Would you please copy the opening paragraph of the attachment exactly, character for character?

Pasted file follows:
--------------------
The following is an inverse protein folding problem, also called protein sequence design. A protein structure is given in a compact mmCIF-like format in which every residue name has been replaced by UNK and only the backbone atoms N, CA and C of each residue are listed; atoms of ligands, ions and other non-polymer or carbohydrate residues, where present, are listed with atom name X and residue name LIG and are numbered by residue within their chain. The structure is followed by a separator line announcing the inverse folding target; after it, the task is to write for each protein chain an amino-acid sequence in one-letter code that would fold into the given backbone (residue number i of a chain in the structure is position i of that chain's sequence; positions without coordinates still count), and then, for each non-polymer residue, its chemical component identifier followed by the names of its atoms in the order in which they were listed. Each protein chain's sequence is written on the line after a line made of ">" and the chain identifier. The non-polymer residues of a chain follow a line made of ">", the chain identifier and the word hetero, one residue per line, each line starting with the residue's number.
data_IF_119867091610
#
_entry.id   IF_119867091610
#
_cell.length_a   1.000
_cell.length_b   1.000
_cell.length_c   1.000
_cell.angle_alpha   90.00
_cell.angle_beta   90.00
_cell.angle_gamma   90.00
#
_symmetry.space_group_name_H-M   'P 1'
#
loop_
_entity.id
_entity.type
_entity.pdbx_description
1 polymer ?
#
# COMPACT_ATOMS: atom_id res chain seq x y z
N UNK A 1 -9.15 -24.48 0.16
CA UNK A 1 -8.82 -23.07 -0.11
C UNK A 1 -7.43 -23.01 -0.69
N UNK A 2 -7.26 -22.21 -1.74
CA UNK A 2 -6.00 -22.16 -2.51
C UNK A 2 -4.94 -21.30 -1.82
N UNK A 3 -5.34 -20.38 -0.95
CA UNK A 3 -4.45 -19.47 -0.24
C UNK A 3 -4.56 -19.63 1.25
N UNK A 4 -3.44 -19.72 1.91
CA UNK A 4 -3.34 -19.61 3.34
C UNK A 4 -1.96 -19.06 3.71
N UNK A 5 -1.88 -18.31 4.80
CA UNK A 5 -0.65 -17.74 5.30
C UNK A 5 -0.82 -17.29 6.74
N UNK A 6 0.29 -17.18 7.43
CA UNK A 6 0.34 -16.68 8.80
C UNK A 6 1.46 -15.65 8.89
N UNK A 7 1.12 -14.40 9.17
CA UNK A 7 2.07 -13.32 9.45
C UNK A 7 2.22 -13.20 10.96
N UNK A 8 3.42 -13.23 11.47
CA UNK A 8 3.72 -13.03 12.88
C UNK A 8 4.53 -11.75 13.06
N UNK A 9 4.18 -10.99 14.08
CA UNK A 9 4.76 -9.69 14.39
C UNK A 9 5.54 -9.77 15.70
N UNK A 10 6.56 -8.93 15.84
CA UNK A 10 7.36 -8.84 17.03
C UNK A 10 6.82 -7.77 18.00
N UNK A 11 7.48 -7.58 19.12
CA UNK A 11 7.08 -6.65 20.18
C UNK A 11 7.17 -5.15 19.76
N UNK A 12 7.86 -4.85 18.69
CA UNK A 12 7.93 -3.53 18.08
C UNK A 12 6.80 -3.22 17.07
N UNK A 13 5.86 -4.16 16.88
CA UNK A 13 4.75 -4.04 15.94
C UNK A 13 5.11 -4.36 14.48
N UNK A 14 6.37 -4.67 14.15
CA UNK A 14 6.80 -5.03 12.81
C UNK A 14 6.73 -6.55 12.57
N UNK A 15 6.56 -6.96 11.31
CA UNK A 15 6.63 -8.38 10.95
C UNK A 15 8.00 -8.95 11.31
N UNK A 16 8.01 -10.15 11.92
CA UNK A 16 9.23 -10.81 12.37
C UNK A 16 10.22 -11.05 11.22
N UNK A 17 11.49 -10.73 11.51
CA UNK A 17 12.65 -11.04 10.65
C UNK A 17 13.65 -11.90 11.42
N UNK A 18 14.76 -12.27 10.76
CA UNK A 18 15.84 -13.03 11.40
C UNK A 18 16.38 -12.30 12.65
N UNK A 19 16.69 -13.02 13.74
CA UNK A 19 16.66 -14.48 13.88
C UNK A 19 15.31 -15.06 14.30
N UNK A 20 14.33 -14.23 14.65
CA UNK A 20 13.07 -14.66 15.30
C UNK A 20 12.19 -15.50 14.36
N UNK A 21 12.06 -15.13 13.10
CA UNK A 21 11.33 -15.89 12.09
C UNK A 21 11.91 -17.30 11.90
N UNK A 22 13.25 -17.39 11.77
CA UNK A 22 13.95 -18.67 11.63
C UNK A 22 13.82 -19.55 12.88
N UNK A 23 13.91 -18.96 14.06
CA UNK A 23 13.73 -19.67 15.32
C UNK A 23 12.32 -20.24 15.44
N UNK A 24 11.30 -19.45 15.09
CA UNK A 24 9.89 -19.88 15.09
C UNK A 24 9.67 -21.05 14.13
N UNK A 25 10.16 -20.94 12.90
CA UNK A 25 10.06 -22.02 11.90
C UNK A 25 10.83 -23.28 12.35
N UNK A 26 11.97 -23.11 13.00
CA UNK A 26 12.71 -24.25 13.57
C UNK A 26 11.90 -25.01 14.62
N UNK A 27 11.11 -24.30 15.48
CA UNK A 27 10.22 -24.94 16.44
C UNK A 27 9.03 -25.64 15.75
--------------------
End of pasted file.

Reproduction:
The following is an inverse protein folding problem, also called protein sequence design. A protein structure is given in a compact mmCIF-like format in which every residue name has been replaced by UNK and only the backbone atoms N, CA and C of each residue are listed; atoms of ligands, ions and other non-polymer or carbohydrate residues, where present, are listed with atom name X and residue name LIG and are numbered by residue within their chain. The structure is followed by a separator line announcing the inverse folding target; after it, the task is to write for each protein chain an amino-acid sequence in one-letter code that would fold into the given backbone (residue number i of a chain in the structure is position i of that chain's sequence; positions without coordinates still count), and then, for each non-polymer residue, its chemical component identifier followed by the names of its atoms in the order in which they were listed. Each protein chain's sequence is written on the line after a line made of ">" and the chain identifier. The non-polymer residues of a chain follow a line made of ">", the chain identifier and the word hetero, one residue per line, each line starting with the residue's number.